Reports, with Bird Lists, of our Meetings, Walks and Outings

A Naturalist in Northumberland
by Brian Gallop

Date: Thursday 17 November 2016 at 19:30


The meeting was attended by 51 people who heard a talk with a very wide range, considering it was confined to the wild life of Northumberland.

Starting with Lindisfarne and the Farne Islands, moving through the Cheviots and on around the region, the presentation covered the many diverse aspects of the area from coast to hills taking in coastal, wetland, woodland, riparian, heathland and upland habitats.

Brian presented a collection of beautiful photographs including landscapes, birds (of course), butterflies, mammals and plants with which this region of the UK abounds. He provided fascinating insights into the subjects of these photographs; my personal favourite was the notion that you could lift a brooding female Eider duck from her nest, remove some down and apparently place her back on the nest with no adverse effects.

At the meeting there was also a presentation to Sandy Studd for 10 years of service to the RSPB and also recognition for Peter Gaines who has received a badge for 40 years of service from Hugo Blomfield from the Brighton office of the RSPB.

Peter Gaines reported on What's About in our area:

  • Dorney Lake - Velvet Scoter
  • Dinton Pastures – Jack snipe, Great White Egret
  • Little Marlow – Ring Ouzel
  • Cookham – Stonechat
  • Wishmoor – Great Grey Shrike
  • Berkshire Downs at Auldworth – Great Grey Shrike
--- Original Programme Information ---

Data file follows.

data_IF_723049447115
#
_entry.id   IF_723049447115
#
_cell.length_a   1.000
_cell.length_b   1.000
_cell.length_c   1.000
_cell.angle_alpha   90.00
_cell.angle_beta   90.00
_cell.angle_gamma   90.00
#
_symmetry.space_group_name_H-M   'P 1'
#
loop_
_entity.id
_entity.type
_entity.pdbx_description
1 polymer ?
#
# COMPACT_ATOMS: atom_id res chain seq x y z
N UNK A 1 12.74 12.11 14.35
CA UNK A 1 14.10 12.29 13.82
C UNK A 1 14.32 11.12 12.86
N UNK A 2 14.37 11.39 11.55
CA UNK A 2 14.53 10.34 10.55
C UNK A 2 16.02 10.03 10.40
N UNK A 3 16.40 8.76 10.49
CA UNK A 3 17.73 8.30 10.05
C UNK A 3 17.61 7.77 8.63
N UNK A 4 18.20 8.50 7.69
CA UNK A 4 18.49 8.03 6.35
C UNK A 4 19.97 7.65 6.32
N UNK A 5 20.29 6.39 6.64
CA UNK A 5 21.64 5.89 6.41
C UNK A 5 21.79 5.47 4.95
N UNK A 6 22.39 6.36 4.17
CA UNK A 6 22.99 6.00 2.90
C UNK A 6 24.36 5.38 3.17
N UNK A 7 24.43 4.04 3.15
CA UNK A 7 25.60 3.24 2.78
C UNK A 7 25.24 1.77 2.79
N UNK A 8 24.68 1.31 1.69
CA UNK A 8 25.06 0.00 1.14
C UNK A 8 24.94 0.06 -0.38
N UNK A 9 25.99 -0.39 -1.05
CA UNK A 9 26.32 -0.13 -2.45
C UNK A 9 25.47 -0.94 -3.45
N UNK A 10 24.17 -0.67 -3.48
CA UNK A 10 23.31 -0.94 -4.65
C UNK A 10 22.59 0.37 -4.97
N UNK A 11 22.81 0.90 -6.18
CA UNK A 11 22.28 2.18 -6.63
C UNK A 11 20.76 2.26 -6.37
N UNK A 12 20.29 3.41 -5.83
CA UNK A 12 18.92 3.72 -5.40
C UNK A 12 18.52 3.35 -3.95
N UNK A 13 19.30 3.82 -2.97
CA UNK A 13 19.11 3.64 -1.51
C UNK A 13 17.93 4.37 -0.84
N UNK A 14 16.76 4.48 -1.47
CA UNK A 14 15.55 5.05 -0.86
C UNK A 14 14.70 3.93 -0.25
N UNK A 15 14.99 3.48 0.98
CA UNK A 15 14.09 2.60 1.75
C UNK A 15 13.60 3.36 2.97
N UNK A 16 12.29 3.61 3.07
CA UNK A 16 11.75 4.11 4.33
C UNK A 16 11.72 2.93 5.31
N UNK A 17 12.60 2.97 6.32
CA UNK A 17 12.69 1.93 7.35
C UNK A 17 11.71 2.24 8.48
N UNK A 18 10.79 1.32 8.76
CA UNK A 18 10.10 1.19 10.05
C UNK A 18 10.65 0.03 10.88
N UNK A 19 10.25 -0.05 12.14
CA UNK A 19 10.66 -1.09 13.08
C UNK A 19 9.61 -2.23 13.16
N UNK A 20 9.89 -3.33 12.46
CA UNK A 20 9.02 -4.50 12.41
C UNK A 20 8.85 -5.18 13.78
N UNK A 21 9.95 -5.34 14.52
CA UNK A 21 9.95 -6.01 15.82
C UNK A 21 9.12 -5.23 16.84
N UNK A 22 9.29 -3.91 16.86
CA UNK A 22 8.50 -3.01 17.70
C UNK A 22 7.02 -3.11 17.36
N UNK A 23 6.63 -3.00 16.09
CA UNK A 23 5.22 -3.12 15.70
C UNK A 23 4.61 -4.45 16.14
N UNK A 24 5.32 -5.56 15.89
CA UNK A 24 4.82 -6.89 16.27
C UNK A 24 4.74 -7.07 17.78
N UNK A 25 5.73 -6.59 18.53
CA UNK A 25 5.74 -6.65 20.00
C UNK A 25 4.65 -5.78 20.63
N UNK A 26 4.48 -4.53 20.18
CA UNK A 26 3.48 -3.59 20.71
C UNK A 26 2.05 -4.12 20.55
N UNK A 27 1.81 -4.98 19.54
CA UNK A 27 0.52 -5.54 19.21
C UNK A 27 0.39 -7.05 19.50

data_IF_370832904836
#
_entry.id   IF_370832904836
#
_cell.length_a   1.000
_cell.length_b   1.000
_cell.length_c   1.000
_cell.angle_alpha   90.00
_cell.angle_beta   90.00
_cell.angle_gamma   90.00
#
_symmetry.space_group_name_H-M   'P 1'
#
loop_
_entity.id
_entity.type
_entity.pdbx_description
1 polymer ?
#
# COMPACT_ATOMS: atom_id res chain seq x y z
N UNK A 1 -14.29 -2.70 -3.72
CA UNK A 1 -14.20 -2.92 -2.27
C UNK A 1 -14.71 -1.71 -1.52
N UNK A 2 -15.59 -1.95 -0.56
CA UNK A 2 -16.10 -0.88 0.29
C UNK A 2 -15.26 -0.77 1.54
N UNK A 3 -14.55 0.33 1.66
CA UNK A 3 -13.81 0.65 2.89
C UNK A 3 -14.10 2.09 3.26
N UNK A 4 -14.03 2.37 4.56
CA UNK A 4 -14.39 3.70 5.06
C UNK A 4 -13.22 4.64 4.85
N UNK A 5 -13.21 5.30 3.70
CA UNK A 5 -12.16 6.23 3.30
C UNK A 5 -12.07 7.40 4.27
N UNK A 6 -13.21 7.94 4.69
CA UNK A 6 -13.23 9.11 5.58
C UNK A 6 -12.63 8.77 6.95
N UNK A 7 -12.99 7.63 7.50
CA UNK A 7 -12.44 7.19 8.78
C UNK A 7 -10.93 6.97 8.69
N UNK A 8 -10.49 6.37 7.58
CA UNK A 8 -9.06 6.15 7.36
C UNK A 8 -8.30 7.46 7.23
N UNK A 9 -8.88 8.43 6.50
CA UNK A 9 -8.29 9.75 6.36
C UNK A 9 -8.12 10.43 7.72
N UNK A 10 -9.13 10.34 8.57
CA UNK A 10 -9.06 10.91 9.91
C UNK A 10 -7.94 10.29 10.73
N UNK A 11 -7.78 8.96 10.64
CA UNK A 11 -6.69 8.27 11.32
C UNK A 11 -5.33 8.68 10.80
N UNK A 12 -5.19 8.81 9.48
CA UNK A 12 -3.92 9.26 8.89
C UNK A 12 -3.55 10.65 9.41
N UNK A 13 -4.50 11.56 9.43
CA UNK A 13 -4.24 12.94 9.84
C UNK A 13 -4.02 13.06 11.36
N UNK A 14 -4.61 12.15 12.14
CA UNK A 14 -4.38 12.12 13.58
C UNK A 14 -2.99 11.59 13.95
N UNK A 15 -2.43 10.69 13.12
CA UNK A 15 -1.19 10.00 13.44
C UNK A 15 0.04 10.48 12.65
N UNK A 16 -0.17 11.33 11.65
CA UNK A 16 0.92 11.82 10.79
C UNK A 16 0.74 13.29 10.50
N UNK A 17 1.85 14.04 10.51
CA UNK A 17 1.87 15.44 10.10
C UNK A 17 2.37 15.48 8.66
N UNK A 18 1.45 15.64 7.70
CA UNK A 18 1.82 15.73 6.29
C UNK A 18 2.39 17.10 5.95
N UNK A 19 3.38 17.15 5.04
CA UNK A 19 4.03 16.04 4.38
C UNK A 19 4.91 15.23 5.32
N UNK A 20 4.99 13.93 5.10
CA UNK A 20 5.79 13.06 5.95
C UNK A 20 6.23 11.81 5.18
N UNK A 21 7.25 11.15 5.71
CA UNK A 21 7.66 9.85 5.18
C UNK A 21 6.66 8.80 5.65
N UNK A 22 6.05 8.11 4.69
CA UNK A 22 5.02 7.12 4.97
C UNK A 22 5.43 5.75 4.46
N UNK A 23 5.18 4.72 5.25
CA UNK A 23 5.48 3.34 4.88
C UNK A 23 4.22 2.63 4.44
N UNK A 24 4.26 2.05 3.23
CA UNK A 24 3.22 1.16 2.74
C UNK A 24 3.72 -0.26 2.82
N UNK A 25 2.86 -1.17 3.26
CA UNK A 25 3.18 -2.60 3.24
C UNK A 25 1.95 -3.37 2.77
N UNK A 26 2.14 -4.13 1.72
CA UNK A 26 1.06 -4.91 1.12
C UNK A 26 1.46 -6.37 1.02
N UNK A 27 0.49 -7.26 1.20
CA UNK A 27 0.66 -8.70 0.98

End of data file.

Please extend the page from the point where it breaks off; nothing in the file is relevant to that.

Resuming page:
Lindisfarne Castle, Holy Island at sunsetLindisfarne Castle, Holy Island

Barn Swallow
Barn Swallow perched, insects in beak


Brian’s talk will concentrate on the wide range of natural history to be found in Northumberland, the most northerly of England’s counties, as well as showing some of the magnificent history and scenery to be found there. However, the emphasis will be on the birds that can be seen.


Brian has been a naturalist, speaker and photographer for many years and whilst his initial interest was in birds, he soon found that the total experience of the complete natural history world became his prime interest. Brian has been fortunate to have visited many countries across the world in pursuance of his interests, both as a visitor and as a tour group leader.

He was Group leader for 15 years at Tonbridge RSPB Local Group, following a spell of two years as a YOC Group leader (the RSPB junior section, now known as Wildlife Explorers).

In his talks, which focus primarily on the Natural History to be found, he also tries to include an overall view of the area, in order that the audience will receive a rounder experience of the place.

All pictures are © Copyright. Do not reproduce without permission from Brian Gallop.